The Life and Times of Robert B. McAfee, continued ______________
new furniture to me. I hesitated to walk on it until my uncle seeing my embarrassment ordered me to walk on. Mr. Breckinridge was not in at the time but came in soon after & after inspecting me very closely told my uncle that Small Pox had made its appearance in town & that he thought he ought not to have me as his own family had not had it and he thought it would be dangerous. The small pox origi- nated in the army, then stationed at Cincinnati, and was then spreading all over the country. I was glad to hear this, as notwithstanding my high anticipations, I was truly glad to get back home, as I had left with a heavy heart, so much so that I had slept none the night before, but lay and tossed all night, and when the cocks began to crow for day, I had taken a hearty cry. I thought I was doomed to a hard lot & all my ambition had evaporated, my mental sufferings were extreme, but when I heard that I could return home I was supremely happy as the thoughts of my kind & indulgent parents rose before.
We staid that night at a Mr. Keiser’s on the hill on High Street, and next morning the ground was covered with snow, but I was happy. My uncle had to go about two miles East of the Town to the oil mill owned by a Mr. ------ and we had to pass through the Transylvania Seminary lot which was then unenclosed & we had to pass near the old Brick Seminary. I was mounted on a pack saddle and in this style rode over the lot, (something like Franklin when he first entered Philadelphia). The school boys were out snowballing each other & as I approached I good several at me which I thought very unman- nerly of them. I took a good view of the house as I knew I was destined to go to school there as it was agreed that I should return as soon as the small pox ceased. It came to Lexington sure enough and the town suffered severely as all who could not get away were inoculated. The Kine Pox was not then known, Mr. Breckinridge was near dying with it and I made a fortunate escape as its ravages were principally confined to the North side of the Kentucky river. As soon as I returned home I went back to my school dressed in my fine clothes as I was anxious to show off to the best advantage to my pretty Miss Curry
which added to my enjoyments.
But my dark days were now rapidly advancing when I was destined to pass through the crucible of adversity. The health of my mother was declining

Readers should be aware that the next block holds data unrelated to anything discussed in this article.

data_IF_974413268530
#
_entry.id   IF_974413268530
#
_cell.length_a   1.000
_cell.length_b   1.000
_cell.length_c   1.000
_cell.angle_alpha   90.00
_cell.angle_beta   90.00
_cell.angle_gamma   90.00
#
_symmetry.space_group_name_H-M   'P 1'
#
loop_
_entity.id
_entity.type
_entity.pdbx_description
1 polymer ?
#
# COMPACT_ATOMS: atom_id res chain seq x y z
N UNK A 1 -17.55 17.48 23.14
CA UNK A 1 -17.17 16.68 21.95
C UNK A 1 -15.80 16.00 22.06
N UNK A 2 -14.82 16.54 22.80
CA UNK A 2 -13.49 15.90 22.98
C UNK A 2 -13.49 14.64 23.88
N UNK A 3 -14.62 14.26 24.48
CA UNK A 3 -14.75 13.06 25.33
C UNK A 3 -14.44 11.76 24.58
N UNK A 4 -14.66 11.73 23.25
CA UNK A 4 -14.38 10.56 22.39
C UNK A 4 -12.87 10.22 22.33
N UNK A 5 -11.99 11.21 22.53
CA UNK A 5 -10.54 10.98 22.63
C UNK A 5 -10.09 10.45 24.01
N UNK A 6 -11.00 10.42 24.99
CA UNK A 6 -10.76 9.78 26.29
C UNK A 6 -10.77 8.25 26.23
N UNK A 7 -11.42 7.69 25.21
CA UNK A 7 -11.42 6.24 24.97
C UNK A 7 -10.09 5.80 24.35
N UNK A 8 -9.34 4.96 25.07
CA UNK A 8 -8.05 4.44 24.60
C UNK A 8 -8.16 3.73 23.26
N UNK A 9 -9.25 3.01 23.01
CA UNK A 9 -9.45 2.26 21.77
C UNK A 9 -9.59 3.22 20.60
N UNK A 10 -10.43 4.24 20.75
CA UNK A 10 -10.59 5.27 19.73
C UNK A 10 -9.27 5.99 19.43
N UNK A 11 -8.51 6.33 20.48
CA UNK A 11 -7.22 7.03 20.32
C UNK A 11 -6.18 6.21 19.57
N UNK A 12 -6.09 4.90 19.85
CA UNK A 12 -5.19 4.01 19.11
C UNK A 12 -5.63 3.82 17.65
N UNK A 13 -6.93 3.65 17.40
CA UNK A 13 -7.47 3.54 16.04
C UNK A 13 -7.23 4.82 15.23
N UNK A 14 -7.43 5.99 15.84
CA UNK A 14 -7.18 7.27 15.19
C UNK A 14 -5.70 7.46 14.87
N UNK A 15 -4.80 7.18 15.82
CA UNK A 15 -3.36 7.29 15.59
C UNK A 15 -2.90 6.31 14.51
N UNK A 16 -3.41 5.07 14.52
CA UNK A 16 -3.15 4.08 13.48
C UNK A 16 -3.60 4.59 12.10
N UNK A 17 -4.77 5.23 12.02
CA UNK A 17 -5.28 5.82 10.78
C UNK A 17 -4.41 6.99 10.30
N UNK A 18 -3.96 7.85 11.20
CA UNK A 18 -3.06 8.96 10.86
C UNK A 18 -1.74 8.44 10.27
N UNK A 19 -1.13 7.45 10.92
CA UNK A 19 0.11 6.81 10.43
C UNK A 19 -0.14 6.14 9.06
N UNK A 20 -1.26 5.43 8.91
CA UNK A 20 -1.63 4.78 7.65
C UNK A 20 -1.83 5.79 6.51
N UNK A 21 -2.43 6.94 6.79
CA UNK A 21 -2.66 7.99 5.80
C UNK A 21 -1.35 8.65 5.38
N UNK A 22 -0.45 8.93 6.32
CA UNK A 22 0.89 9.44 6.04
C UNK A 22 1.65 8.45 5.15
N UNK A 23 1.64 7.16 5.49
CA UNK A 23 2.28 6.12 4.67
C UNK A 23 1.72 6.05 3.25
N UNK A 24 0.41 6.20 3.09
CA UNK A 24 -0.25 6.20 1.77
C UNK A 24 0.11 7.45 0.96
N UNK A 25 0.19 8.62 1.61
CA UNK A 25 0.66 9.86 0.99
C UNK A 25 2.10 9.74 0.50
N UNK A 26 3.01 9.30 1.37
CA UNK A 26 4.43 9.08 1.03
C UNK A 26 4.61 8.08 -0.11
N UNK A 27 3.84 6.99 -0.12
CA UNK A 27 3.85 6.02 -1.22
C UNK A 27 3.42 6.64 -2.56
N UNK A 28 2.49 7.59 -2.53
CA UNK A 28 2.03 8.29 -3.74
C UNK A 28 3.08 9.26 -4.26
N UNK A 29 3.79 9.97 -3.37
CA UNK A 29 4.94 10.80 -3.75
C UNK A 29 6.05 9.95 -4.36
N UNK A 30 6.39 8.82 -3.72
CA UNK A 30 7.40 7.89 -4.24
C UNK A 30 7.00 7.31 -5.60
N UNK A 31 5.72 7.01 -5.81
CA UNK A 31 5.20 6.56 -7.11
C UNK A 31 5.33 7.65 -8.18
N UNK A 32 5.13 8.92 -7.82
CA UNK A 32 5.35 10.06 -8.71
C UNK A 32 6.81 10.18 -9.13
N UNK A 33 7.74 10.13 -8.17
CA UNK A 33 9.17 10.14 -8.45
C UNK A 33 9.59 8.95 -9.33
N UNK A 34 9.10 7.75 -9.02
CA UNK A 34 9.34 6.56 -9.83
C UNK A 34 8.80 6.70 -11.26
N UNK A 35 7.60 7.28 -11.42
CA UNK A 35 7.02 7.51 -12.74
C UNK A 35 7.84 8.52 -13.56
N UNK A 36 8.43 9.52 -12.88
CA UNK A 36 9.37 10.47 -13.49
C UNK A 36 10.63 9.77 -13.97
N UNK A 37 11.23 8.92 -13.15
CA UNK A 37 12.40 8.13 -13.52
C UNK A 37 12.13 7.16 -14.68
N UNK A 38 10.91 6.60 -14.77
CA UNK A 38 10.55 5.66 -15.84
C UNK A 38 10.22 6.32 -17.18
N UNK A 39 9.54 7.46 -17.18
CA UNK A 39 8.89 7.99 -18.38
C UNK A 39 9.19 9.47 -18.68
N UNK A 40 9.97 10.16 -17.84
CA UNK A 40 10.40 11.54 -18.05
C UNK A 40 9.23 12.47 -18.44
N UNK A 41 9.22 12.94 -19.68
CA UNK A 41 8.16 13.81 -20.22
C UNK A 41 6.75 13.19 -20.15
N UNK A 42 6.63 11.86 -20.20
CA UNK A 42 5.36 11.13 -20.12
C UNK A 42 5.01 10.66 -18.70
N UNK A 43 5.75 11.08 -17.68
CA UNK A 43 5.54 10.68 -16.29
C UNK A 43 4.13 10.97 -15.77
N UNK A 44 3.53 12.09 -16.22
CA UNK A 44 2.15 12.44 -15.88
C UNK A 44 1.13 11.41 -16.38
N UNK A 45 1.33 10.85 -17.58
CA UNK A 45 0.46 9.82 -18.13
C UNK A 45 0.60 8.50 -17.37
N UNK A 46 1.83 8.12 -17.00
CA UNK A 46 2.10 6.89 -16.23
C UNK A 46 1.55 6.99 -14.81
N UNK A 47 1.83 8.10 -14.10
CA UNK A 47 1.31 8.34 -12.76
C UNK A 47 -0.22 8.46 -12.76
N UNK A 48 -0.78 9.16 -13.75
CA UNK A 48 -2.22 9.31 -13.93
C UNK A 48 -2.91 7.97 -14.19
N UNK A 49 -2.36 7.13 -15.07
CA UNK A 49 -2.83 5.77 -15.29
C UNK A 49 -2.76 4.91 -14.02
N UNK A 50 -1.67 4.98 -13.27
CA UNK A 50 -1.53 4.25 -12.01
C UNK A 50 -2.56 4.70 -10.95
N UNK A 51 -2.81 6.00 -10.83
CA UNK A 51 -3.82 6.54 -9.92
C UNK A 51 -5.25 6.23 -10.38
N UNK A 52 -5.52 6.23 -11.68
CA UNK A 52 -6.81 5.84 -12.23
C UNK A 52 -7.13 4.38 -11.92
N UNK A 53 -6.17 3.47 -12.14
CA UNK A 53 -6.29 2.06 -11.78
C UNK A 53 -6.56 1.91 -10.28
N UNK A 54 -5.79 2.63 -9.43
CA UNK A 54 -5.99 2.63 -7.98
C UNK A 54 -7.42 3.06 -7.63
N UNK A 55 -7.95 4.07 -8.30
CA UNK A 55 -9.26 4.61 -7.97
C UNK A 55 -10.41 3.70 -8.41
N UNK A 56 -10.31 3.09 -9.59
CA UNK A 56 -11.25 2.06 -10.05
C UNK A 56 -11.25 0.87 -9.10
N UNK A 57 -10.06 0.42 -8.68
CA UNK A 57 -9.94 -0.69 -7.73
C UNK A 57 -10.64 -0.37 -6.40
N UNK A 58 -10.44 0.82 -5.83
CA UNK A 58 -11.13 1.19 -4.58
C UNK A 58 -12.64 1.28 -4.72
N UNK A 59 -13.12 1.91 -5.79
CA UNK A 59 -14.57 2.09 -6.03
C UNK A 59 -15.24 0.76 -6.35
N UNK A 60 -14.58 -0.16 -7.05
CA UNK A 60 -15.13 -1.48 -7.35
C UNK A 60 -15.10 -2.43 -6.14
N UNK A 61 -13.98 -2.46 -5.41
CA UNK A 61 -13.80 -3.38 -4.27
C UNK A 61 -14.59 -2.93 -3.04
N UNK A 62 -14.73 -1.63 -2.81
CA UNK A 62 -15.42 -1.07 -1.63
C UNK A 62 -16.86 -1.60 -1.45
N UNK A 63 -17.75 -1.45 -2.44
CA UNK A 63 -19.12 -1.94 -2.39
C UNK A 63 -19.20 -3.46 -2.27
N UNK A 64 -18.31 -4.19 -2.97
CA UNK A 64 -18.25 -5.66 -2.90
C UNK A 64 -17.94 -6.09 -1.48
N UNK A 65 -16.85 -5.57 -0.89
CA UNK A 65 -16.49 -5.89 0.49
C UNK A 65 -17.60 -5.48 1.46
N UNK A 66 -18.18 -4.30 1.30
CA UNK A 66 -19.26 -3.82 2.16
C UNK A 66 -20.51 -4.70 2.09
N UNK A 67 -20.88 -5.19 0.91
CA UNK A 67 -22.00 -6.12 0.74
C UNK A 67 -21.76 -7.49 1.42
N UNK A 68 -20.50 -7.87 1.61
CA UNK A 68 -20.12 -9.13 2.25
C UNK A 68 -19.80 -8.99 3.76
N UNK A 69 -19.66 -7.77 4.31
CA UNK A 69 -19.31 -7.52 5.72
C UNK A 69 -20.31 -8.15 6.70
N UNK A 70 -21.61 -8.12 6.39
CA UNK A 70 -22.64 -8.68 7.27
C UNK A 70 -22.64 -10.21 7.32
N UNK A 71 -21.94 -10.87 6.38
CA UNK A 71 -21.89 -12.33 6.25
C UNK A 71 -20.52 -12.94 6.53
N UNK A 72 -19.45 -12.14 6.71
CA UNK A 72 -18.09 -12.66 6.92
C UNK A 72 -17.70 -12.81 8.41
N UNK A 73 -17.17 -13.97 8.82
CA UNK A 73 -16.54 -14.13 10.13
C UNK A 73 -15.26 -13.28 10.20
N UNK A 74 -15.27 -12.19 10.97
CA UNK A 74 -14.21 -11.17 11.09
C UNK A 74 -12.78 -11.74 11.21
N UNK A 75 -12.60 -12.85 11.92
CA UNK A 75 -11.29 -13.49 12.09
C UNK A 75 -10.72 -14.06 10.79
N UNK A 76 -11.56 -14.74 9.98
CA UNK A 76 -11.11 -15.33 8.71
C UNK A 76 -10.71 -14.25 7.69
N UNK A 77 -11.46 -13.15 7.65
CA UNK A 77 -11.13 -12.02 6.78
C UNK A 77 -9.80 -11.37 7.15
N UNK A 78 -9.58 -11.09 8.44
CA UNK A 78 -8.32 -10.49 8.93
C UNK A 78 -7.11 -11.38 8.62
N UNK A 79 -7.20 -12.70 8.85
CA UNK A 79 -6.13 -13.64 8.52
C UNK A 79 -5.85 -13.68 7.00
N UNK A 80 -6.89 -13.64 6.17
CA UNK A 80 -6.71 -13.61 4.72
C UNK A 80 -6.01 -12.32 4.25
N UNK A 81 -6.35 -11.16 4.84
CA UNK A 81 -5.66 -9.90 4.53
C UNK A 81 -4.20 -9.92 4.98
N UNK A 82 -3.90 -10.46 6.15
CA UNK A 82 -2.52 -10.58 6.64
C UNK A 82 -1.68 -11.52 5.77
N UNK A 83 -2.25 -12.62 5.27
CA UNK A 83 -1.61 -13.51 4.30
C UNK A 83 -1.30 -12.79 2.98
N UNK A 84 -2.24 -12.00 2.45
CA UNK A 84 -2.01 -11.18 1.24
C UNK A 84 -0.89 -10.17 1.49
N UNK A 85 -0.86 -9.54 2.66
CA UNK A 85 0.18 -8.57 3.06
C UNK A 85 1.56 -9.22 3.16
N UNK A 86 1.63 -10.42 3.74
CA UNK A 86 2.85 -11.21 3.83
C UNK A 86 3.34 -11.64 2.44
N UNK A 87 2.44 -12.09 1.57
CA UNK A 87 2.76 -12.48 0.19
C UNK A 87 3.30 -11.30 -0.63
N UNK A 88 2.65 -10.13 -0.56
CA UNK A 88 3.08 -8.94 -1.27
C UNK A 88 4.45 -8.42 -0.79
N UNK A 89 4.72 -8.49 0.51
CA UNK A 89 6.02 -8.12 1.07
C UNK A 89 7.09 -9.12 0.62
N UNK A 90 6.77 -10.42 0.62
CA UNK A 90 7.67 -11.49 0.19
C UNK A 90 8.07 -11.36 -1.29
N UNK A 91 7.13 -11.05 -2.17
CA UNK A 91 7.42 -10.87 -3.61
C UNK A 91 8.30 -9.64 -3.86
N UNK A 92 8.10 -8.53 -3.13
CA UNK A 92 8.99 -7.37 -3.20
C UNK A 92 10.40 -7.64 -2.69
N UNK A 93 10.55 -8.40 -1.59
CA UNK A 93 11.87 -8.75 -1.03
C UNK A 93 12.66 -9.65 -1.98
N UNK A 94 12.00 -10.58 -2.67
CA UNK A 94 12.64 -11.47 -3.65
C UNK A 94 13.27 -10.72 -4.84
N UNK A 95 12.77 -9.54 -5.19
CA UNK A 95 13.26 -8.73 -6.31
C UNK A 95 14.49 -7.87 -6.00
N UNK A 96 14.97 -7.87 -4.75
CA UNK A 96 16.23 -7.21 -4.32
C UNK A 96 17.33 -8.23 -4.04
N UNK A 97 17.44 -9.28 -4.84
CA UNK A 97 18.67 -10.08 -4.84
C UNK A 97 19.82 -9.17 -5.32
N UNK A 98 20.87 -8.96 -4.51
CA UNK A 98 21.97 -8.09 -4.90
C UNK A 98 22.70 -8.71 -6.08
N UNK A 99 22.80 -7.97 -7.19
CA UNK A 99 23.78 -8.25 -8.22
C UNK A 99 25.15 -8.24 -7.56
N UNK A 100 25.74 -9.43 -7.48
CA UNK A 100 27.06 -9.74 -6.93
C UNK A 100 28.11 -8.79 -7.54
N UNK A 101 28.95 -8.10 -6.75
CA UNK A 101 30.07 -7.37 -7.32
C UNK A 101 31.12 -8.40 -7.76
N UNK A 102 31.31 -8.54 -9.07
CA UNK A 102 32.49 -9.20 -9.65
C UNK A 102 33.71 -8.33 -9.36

and she was confined to her bed. I well recollect her kind anxious looks as I passed through her room when her eyes would follow me as long as I was in view. She at last after being confined for several months expired like one going to sleep. I was at home and myself and younger brothers slept up- stairs. I remember my deep feelings, when awakened by my sister about day break on the morning of the 25th ---- to come down and see my mother die. It was a solemn moment. My father stood by her side and all the family round in silence while her breathing became feebler and shorter, until it was announced that she was gone. We burst into tears and my hap- piness seemed extinguished forever. I then began to feel my true situation. All my acts of disobedience and neglect of attention rose in judgment against me and I would have given worlds if she could have only come to life that I might prove to her how much I loved her, as in many instances I had not waited on her as I should have done. These feelings have been so deeply impressed on my heart that I never see children disobey their parents and especially their Mother without admonishing them and having my own disobedience brought to my view, and I fully believe that disobedience of Parents and particularly of the Mother is more offensive to the Almighty than almost any other sin. When I see children act thus or abuse their parents I always remember what Solomon says “whosoever curse the father or Mother The Eagles shall pluck his eyes out,” and I hope this reflection will have an influence on my posterity as long as any of them remain in this world.
After the death of my Mother, I was boarded with my Brother-in-law, James Curran, who married my sister Sally and lived about a mile and a half N.E. of the present village of Salvisa near a large swampy pond & went to school to Mr. Joseph Bomar (a Brother of Major Harman Bowmar near Versailles) who taught in a small log cabin on Cedar Run, a short distance above a fine spring. My Brother Samuel went with General Scott’s mounted men on Wayne’s Campaign against the Indians and was in the battle of the 20th August at the foot of the Rapids of the Maumee.
The balance of the family, consisting of my Sisters Mary & Anne & my youngest Brother John, re- mained at home with my father, and during that fall my sister Mary married Mr. Joseph Adams of Mary-
2007 Kentucky Ancestors V42-4